Strolling Florence Looking for Answers

Strolling Florence Looking for Answers

Arno River, FlorenceCasually slumped atop of the stone wall, one leg dangling towards the water, the other tucked beneath my body, I’m breathing in the ambience surrounding the Arno River. I’m in Florence, it’s frosty, the air is dry and free from movement, I’m sure it’s trying to snow again. The cobbled roads are rammed with visitors wandering any which way, each stopping and starting, staring and passing.  Momentarily i’m drawn away from the blurred reflections cast off the Ponte Vechhio and i’m watching where everyone is going. It begs the question, what is it about Florence that attracts so many tourists?

I follow the ebb and flow of the traffic, led by the energy of the sweeping crowd into Piazza della Repubblica. It’s here the constant flow of movement momentarily relaxes. A three person deep ring has united around another street performer, all urgently awaiting the puppet to perform. I push to the front to get a glimpse of the interest – a fire juggling unicyclist… who would have guessed. There are chalk artist’s who’ve created huge renaissance portraits on the ground, a human statue moving only for a coin and a lone guitarist strumming away arousing couples to dance under the night sky. Everyone seems bemused by the ambience.  All over Florence there are performers, artists and musicians vying for your attention. Perhaps people flock here for the creative ambience?

I’m away again, swept up in the sea of faces. Faces that are staring up at those big glass windows adorned with the latest fashions and ornaments. Life size white mannequins dressed in fur glare down at me, I move to the next window and it’s leather jackets, then shoes and on and on it goes. Women and men are pouring out of the doors with bags upon bags, looking for more or at least wishing they had the money to. Do people come to Florence for the shopping?

Florence, Italy, FoodRelieving the shoppers are restaurants, cafes or bars. Unlike in Rome where it is popular to dine alfresco, in Florence it seems to be much more intimate. Down a dingy alleyway I look in through the dark windows and can see diners cozied up together beneath the dim lights, tucked away from prying eyes. Each window shows the same scene, diners patiently waiting for a table, suited waiters parading with elaborate plates of tantalising cuisine and luxurious wines. Wild boar, baked breads, enormous T-bone steaks, pasta… With my mouth watering it could certainly be the food that brings people here? I know it’s what keeps my Dad coming back.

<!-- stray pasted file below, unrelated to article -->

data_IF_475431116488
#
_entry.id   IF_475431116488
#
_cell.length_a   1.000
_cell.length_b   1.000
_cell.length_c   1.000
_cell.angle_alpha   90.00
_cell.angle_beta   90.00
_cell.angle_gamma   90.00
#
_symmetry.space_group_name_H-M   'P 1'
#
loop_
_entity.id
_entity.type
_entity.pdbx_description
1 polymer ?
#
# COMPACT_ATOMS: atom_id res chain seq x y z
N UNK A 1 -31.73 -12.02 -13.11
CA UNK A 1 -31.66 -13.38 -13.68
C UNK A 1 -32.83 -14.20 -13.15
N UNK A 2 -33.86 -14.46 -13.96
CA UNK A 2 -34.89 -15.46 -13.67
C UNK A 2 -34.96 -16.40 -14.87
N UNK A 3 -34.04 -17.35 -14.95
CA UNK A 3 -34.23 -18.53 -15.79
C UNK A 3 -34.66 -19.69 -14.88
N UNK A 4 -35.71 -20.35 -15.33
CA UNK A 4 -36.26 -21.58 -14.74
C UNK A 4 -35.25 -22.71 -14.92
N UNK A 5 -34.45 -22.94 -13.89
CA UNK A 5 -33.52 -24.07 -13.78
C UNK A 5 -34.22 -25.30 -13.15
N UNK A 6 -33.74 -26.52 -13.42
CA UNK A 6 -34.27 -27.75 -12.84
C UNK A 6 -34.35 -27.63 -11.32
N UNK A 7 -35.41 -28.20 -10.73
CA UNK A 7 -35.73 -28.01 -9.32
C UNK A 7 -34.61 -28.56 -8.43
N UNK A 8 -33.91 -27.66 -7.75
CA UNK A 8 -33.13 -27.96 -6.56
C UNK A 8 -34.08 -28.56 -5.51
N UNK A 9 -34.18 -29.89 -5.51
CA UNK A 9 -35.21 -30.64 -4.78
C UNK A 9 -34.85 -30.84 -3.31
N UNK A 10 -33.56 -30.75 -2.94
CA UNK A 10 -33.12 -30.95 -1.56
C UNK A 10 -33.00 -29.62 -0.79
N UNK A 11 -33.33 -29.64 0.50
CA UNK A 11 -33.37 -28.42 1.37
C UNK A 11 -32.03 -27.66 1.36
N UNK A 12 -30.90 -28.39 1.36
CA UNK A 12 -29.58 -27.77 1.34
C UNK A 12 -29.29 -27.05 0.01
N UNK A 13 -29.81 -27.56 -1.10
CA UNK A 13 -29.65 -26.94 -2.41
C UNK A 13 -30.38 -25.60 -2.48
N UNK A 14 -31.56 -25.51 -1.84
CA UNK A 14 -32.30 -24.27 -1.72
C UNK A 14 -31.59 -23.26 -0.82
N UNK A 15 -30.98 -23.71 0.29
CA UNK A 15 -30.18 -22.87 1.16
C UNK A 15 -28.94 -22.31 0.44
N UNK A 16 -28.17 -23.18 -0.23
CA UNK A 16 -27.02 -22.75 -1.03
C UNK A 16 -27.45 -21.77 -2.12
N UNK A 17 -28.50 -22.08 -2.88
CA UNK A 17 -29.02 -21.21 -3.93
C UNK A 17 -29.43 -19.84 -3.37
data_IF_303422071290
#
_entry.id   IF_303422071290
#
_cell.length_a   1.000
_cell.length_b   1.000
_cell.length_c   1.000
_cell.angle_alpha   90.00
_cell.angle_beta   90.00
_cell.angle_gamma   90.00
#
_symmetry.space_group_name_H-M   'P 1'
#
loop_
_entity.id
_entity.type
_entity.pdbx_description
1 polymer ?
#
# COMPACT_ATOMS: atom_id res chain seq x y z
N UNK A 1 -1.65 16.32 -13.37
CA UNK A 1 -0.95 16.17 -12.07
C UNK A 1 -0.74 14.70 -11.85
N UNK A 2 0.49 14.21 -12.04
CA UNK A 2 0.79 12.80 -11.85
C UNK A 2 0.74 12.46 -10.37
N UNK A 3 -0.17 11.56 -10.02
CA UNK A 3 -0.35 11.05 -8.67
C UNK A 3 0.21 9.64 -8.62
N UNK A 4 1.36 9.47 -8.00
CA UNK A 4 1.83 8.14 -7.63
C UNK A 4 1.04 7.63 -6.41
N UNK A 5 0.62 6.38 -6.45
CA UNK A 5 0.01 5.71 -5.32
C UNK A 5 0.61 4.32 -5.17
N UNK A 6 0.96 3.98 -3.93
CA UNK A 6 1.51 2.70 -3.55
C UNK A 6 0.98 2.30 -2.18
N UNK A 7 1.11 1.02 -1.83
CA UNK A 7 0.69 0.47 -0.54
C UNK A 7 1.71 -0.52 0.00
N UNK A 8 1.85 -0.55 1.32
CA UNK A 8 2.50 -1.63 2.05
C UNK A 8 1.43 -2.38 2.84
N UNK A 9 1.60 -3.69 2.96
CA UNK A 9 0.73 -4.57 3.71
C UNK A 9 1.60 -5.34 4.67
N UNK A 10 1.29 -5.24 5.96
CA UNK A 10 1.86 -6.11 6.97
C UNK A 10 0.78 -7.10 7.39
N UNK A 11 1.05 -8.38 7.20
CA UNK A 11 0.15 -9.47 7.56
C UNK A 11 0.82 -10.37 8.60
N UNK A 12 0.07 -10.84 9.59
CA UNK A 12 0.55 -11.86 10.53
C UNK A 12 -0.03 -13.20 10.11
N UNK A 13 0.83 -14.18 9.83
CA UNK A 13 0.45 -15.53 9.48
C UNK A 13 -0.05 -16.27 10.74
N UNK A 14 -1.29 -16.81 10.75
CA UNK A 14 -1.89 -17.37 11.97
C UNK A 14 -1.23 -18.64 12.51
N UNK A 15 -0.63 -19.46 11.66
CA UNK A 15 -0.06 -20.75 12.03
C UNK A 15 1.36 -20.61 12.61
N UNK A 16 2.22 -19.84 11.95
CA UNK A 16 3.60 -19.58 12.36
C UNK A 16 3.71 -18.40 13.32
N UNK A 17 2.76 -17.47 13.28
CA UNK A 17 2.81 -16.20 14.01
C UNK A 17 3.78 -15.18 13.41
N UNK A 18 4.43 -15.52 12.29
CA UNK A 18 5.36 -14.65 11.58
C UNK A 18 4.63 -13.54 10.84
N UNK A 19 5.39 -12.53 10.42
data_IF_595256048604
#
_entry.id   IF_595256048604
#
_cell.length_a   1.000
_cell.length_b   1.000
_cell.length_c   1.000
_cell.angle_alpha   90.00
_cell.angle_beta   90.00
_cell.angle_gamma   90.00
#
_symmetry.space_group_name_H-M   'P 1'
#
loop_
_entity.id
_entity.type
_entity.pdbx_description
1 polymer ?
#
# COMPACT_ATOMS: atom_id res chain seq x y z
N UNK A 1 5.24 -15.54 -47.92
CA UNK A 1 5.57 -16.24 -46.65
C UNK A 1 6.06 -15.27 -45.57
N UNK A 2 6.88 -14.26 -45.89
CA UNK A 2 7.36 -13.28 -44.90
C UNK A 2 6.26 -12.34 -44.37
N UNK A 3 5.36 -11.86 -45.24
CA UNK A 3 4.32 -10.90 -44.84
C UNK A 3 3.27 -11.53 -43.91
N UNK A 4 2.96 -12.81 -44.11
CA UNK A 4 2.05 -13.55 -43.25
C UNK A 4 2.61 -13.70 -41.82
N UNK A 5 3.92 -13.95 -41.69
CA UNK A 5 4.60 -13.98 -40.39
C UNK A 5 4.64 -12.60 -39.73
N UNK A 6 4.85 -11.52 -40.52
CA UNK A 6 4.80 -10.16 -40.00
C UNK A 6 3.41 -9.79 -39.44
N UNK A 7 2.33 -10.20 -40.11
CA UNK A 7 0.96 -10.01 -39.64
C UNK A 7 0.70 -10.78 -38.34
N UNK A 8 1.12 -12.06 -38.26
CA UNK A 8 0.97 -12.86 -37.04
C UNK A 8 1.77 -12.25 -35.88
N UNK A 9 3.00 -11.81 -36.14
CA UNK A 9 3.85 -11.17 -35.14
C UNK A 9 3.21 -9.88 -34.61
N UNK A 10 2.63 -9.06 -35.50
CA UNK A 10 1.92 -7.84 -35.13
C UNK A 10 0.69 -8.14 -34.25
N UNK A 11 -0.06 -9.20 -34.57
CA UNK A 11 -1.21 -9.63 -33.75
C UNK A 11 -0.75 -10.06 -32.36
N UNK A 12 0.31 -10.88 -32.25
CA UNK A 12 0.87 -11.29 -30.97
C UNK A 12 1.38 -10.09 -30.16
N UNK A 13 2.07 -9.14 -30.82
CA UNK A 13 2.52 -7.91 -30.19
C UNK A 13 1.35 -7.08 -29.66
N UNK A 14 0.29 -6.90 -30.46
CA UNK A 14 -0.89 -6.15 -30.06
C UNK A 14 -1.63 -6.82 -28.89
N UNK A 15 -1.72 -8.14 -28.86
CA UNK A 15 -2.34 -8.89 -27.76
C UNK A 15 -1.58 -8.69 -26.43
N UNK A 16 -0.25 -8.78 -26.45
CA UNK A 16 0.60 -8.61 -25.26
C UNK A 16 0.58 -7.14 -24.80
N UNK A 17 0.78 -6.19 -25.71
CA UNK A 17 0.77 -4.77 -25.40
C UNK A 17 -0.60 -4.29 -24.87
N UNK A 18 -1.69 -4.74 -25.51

The streets are all lit up, even the darkest of alleyways are intricately decorated. Feeling squeezed by the narrow and unusual streets I am flooded with the unique perspective the scrambled roads offer to many visitors, the same streets that open into vast squares of concrete and tall towers like a medley of arteries leading to the heart of the town. The architecture here demands your attention and requires time to absorb and reflect upon, A historical significance attached to each piece. Could the history behind those intricate designs draw visitors to Florence?

Enthralled by it all, I find myself back beside the Arno river where I first started, blissfully unaware of the conclusion of my evening stroll. Hmmm. blissfully unaware… You know, maybe that’s it, Florence is Florence… and it’s inevitable to be swept away without reason, you just have to let it.

 

 

Piazza della Repubblica, Florence , Italy
Piazza della Repubblica, Florence , Italy

 

Florence, Italy

 

 

Florence, Italy
Florence, Italy

 

 

 

 

Written by

Prue Sinclair is a twenty-six year old Aussie who for the past five years has been exploring the furthermost reaches of Asia. Living anywhere but her homeland, she now resides somewhere in the Americas where she writes about her adventures. Her travel ideals are simple: Plans are not made, visa are not obtained and routes are not sketched out, but wherever she ends up you can be sure she’ll be writing about it.

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